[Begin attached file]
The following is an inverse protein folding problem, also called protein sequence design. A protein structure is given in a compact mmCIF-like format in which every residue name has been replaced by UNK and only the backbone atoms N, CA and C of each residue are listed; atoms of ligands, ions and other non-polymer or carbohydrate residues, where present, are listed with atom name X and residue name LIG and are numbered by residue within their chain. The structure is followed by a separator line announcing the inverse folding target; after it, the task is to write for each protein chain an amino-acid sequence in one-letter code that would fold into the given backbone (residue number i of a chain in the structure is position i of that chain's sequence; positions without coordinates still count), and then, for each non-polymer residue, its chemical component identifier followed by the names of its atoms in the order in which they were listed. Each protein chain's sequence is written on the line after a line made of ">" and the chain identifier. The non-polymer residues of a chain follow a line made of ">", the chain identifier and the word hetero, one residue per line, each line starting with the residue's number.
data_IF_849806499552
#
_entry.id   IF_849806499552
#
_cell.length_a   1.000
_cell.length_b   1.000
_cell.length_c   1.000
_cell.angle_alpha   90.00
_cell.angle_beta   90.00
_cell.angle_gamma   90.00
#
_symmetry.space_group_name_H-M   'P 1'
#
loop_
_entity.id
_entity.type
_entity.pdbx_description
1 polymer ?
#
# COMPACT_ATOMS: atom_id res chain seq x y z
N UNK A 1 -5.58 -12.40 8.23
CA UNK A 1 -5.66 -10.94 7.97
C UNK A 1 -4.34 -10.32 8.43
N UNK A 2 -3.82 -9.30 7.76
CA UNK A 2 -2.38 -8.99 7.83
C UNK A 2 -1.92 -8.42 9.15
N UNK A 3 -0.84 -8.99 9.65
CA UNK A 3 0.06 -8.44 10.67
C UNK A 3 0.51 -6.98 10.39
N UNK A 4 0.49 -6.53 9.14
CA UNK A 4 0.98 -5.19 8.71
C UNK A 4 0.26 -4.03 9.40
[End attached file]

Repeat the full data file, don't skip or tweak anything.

The following is an inverse protein folding problem, also called protein sequence design. A protein structure is given in a compact mmCIF-like format in which every residue name has been replaced by UNK and only the backbone atoms N, CA and C of each residue are listed; atoms of ligands, ions and other non-polymer or carbohydrate residues, where present, are listed with atom name X and residue name LIG and are numbered by residue within their chain. The structure is followed by a separator line announcing the inverse folding target; after it, the task is to write for each protein chain an amino-acid sequence in one-letter code that would fold into the given backbone (residue number i of a chain in the structure is position i of that chain's sequence; positions without coordinates still count), and then, for each non-polymer residue, its chemical component identifier followed by the names of its atoms in the order in which they were listed. Each protein chain's sequence is written on the line after a line made of ">" and the chain identifier. The non-polymer residues of a chain follow a line made of ">", the chain identifier and the word hetero, one residue per line, each line starting with the residue's number.
data_IF_849806499552
#
_entry.id   IF_849806499552
#
_cell.length_a   1.000
_cell.length_b   1.000
_cell.length_c   1.000
_cell.angle_alpha   90.00
_cell.angle_beta   90.00
_cell.angle_gamma   90.00
#
_symmetry.space_group_name_H-M   'P 1'
#
loop_
_entity.id
_entity.type
_entity.pdbx_description
1 polymer ?
#
# COMPACT_ATOMS: atom_id res chain seq x y z
N UNK A 1 -5.58 -12.40 8.23
CA UNK A 1 -5.66 -10.94 7.97
C UNK A 1 -4.34 -10.32 8.43
N UNK A 2 -3.82 -9.30 7.76
CA UNK A 2 -2.38 -8.99 7.83
C UNK A 2 -1.92 -8.42 9.15
N UNK A 3 -0.84 -8.99 9.65
CA UNK A 3 0.06 -8.44 10.67
C UNK A 3 0.51 -6.98 10.39
N UNK A 4 0.49 -6.53 9.14
CA UNK A 4 0.98 -5.19 8.71
C UNK A 4 0.26 -4.03 9.40